After the conclusion of the war, Khan returned to civil administrative service in the Punjab, and in due course was moved to the judicial service. Between 1880 and 1888, he remained a District and Sessions Judge in various places. In 1888-89, he became a member of the Punjab Board of Revenue and remained in this position for quite some time, finally being chosen to represent the Muslim zamindars (landowners) as a member of the Punjab Legislative Council in 1897.[12] In 1899, he was granted the personal title of Nawab in recognition of his long and particularly distinguished services and, in the words of an Englishman, '...a previously well-established Wah family [now] achieved new heights in the annals of British India'.[13]

Nawab Muhammad Hayat Khan died in his ancestral village, Wah, in 1901.

Contributions to Muslim education[edit]

Muhammad Hyat Khan was a very close friend and confidant of the senior Muslim thinker, scholar, writer and educational reformer Sir Syed Ahmad Khan and remained very active under his guidance in the establishment of the Muhammadan Anglo-Oriental College at Aligarh (later Aligarh Muslim University)[14] and indeed presided over the 1888, 1889 and 1890 annual sessions of the 'Muhammadan Educational Conference' initiated by Sir Syed.[15][16] He also played an active role in promoting Muslim socio-cultural uplift in his home province of Punjab, and was one of the first twenty or so Punjabi princes and nobles to donate funds for the establishment of the new University College, Punjab (later to develop in the University of the Punjab) in 1870[17]

Successors[edit]

Nawab Muhammad Hyat had many offspring, and two of them, from his senior wife Zainab Khatun, daughter of S. Ghulam Jilani (a Minister in Kapurthala State),[18] were to achieve particular distinction and fame in years to come: Nawab Sir Liaqat Hyat Khan (born 1887), Sir Sikandar Hyat Khan (born 1892).

References[edit]

Notes

  1. ^ An indigenous Punjabi tribe/race, not to be confused with the Khattak Pashtun tribe
  2. ^ In fact as part of the commencement of the Second Anglo-Sikh War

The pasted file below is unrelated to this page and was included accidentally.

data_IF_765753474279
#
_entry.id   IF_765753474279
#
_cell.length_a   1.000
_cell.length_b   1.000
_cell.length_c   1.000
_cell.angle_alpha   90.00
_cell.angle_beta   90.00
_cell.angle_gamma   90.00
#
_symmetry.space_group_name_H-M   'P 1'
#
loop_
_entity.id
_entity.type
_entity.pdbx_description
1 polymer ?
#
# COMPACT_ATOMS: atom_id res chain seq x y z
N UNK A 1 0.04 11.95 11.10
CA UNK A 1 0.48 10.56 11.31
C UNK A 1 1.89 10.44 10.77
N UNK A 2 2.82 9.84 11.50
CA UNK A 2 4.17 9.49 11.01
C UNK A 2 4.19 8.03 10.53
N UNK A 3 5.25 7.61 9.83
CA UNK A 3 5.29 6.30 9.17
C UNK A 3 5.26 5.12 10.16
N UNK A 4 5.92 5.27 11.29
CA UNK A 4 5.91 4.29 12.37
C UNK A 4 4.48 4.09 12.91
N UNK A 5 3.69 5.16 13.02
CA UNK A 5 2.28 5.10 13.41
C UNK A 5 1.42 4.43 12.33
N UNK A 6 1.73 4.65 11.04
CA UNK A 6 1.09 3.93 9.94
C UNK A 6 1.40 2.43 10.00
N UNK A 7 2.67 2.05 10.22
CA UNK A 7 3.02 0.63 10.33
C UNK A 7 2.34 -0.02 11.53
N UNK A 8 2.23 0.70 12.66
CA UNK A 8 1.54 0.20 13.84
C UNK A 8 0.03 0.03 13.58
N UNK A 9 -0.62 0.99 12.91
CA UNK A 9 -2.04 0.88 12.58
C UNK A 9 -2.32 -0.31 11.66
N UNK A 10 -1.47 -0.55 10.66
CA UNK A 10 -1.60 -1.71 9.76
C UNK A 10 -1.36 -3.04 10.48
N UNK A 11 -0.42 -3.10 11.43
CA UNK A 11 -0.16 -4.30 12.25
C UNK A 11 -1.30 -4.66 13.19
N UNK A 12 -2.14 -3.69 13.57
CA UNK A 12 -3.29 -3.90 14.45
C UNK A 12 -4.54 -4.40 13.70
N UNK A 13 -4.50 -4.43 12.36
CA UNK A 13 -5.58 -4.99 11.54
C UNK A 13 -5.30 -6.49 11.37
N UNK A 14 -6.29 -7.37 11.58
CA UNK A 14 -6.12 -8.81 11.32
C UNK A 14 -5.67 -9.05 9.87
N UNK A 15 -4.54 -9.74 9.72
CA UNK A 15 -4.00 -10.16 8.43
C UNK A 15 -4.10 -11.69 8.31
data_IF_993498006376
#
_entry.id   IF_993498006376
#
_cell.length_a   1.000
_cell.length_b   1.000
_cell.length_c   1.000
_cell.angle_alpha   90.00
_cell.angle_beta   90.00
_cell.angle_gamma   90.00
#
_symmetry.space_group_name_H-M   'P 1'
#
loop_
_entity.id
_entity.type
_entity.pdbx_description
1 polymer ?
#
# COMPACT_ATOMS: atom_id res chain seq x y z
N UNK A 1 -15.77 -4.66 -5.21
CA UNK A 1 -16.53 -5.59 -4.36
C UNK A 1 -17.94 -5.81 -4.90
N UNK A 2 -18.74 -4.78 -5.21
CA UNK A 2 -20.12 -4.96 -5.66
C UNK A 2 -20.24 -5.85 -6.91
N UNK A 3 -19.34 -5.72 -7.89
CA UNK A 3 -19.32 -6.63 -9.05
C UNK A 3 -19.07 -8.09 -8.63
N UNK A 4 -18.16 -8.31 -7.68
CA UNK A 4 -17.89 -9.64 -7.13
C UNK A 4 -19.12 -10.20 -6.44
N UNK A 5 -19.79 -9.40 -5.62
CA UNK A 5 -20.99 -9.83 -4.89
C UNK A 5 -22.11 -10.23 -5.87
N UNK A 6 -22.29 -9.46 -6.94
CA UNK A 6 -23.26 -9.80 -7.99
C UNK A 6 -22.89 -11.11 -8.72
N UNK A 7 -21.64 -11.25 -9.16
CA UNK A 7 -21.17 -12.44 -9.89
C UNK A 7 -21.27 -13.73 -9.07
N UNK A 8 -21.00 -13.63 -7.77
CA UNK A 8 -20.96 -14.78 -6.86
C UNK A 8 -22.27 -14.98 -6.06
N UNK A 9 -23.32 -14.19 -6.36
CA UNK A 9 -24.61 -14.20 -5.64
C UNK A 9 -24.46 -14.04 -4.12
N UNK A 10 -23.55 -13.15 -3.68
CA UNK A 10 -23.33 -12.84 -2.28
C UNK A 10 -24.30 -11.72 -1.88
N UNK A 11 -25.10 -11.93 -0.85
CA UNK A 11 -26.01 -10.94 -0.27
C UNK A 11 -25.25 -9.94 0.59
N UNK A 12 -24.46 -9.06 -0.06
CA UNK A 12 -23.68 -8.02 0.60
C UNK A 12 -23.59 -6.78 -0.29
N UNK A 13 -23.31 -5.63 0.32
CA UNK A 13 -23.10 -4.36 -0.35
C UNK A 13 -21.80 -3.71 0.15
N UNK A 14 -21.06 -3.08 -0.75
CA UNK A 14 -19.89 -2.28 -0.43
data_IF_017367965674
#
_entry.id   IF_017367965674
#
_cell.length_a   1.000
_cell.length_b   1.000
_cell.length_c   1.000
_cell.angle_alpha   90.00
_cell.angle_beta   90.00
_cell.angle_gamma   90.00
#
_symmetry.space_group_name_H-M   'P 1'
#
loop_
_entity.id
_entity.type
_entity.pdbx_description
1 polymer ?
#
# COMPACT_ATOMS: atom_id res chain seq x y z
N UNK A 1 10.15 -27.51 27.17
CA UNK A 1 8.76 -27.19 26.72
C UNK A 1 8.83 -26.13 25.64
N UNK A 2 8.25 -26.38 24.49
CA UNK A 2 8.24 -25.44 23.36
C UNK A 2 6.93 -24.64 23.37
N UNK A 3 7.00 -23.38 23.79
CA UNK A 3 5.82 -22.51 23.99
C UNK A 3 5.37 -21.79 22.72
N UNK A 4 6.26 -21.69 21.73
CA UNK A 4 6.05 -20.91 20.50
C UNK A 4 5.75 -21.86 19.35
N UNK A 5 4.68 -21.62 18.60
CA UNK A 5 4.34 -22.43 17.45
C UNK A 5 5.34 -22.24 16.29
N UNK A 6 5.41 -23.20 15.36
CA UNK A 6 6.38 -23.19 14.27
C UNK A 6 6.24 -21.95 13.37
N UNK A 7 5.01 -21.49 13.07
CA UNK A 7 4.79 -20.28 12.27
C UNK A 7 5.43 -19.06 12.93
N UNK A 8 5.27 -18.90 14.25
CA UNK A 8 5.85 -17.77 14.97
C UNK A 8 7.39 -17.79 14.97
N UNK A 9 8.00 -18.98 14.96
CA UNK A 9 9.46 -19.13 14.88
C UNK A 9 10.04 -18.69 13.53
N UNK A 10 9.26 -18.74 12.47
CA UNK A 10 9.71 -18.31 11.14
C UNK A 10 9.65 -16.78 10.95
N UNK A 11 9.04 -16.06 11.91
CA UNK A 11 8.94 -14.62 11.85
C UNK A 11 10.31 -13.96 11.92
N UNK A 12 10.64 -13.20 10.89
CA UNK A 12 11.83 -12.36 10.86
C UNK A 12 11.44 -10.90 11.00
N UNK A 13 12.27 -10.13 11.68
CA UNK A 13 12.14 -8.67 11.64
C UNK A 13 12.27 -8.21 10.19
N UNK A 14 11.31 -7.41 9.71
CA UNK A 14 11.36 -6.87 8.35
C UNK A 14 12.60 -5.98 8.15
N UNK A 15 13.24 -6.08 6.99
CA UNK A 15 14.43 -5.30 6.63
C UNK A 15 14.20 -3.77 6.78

3. ^ Including the Second Anglo-Sikh War

Citations

  1. ^ See Revised edition (1940) of Griffin & Massey Chiefs and Families of Note in the Punjab, Orig. Lahore, 1910, Vol II, p.293; and also K.Haidri, Tarikh I Potohar (Urdu), Lahore 1962, pp.74-74. MHK's date of birth is given wrongly as 1829 in Charles Allen, Soldier-Sahibs, London 2000, due to a confusion with another Punjabi chief
  2. ^ MSD Butler, Final Report on the Attock district for 1901-1904, Lahore, 1905, p.110
  3. ^ Charles Allen, Soldier-Sahibs, London, 2000, p. 166
  4. ^ Allen, p.166
  5. ^ This is the site of the 'Nicholson Memorial' - also called Nicholson's Obelisk - today. Allen, pp.166-167
  6. ^ Allen, pp.173-175
  7. ^ More sensational legend has it that Nicholson wrote a recommendation for Muhammad Hyat Khan, on a slip of paper, in his own blood. L.J. Trotter, in his biography of Nicholson also errs in stating that MHK actually 'carried' his commandant out of Delhi. He also cites a Punjabi folk ballad sung on the streets of Delhi, soon after Nicholson's death, where it is said that 'A soldier of Towana (Tiwana) race' bore Nicholson up, back to camp--in fact a mistaken reference to Muhammad Hyat Khan, Khattar. See LJ Trotter A Life of John Nicholson, London: John Murray, 1897, p. 293 and 321 (Appendix/Ballad)
  8. ^ MK Awan, Tarikh ul Awan, Lahore, n.d., p.31
  9. ^ "no. 23863". The London Gazette. 31 May 1872. p. 2575. 
  10. ^ Indian Civil and Military List 1872 ed
  11. ^ Awan, p.31
  12. ^ List of Early Members of the First Punjab Council on the Punjab Provincial Assembly site http://www.pap.gov.pk/uploads/previous_members/L-1897-1909.htm
  13. ^ Cited in Iftikhar H Malik, Sikandar Hyat Khan, Islamabad, 1985, Chap.1, p.10
  14. ^ Malik, pp.10-11
  15. ^ Malik, p.11
  16. ^ Also see Muhammad Habib Khan Tarin
  17. ^ JF Bruce, A History of the University of the Punjab, Lahore, 1933, p.48
  18. ^ Shaukat Hayat Khan, The Nation that Lost its Soul:Memoirs, Lahore, 1995, p.6